Could St. Pete-based Kahwa Coffee compete with Starbucks?
Kahwa Coffee is on a roll.
In March, the St. Petersburg-based roaster opened its first café in Miami, and then this month it made front-page, above-the-fold news when it announced a major new deal with Publix that will see Kahwa’s java, both freshly poured and packaged, featured in cafes at 130 Publix stores around the Southeast, starting in Winter Park and Bradenton.
That follows on the heels of a highly successful 2017 — a year in which Kahwa opened three new locations and partnered with marquee brand names like the Tampa Bay Rays and Mercedes-Benz of Tampa. The company, to wash that down, had $8.5 million in sales last year, up 21.4% from $7 million in 2016.
Since founding Kahwa in 2006, the husband-and-wife team of Raphael and Sarah Perrier has grown the company to include 15 cafes while also developing an 800-strong hospitality client network for the brand. The partnership with Publix delivers a double-shot jolt of espresso to that network. “We are absolutely over the moon that Publix is working with a local Florida roaster,” Raphael Perrier states in a press release.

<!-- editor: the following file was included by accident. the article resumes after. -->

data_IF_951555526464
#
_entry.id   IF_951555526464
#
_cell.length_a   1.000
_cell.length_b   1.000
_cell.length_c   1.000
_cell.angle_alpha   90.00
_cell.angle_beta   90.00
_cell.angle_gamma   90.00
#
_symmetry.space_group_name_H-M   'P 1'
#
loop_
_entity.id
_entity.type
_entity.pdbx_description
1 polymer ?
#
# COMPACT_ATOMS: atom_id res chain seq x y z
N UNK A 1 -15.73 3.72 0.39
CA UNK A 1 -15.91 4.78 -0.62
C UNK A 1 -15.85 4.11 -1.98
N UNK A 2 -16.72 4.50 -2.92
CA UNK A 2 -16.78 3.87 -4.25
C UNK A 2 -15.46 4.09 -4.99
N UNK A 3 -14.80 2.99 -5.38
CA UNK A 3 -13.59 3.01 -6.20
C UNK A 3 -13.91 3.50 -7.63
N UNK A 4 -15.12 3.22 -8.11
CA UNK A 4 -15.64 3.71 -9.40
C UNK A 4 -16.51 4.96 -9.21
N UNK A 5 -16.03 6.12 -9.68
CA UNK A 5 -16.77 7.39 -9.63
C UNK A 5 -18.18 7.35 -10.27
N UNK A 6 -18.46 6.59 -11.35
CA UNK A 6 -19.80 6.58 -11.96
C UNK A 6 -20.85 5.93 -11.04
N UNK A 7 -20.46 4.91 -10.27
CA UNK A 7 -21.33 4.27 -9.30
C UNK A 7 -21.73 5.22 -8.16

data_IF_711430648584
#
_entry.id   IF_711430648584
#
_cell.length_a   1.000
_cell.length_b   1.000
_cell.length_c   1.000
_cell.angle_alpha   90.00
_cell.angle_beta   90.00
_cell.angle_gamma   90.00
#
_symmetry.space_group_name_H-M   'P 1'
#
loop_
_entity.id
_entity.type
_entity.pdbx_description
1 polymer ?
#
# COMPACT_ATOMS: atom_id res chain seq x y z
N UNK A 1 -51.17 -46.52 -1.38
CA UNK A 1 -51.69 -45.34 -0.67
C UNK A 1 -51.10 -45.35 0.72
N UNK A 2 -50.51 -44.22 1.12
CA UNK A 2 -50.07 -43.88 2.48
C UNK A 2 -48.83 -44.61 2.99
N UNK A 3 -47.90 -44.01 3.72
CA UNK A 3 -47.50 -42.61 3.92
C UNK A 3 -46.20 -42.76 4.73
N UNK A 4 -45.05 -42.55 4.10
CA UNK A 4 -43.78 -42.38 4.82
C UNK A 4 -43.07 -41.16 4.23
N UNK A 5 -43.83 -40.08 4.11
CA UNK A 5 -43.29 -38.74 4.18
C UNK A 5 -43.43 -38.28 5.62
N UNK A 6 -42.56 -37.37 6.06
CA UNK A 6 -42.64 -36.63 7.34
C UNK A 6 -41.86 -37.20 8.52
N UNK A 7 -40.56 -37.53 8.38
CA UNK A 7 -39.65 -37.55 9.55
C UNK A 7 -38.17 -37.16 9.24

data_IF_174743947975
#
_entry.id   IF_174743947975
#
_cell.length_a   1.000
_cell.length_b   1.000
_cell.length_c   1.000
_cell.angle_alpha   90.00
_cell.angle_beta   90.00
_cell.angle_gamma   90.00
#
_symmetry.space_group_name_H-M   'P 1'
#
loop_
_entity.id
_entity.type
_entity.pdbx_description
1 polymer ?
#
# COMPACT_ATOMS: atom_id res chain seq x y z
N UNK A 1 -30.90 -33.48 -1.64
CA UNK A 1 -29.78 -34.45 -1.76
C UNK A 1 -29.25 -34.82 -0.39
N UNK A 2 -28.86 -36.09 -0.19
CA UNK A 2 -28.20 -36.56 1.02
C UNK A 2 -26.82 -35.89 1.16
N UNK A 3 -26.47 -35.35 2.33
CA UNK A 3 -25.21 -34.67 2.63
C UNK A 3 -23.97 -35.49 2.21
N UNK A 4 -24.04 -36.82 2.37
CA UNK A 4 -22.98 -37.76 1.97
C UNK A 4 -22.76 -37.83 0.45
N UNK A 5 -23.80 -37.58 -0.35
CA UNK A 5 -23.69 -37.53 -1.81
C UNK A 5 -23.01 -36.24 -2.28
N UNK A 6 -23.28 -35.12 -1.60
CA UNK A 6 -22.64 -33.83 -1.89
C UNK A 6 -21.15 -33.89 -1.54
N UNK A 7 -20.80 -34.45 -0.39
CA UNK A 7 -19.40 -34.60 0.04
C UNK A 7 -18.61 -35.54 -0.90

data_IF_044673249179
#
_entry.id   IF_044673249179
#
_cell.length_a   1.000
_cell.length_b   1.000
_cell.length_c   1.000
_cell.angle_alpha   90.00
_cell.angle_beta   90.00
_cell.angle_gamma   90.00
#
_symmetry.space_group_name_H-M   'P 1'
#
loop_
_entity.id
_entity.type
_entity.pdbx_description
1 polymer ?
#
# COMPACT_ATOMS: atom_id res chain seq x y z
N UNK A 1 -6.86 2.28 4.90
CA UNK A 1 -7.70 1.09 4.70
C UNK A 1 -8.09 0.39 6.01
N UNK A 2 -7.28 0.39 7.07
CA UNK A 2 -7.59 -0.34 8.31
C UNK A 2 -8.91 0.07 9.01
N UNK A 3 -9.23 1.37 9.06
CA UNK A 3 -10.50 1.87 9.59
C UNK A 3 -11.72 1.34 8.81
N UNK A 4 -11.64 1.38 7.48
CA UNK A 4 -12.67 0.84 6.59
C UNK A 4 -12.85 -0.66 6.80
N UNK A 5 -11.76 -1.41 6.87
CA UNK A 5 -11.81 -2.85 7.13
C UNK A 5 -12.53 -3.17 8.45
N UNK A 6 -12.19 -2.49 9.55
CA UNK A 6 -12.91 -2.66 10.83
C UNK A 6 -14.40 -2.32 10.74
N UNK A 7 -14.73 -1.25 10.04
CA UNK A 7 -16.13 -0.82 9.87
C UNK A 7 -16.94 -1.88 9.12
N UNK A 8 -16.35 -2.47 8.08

In the past, the Perriers have made no secret of their desire to challenge Starbucks for global coffee supremacy. Of course, the idea that an upstart coffee roaster from the sunny Southeast could present a credible alternative to the behemoth of the Pacific northwest — and everywhere else — seems, at the minimum, a lot of extra foam.
But maybe, with Kahwa's recent string of big business wins and the recent hits at Starbucks, the Perriers are on to something. After all, once upon a time Starbucks was — just like Kahwa — a local coffee shop with just a single location.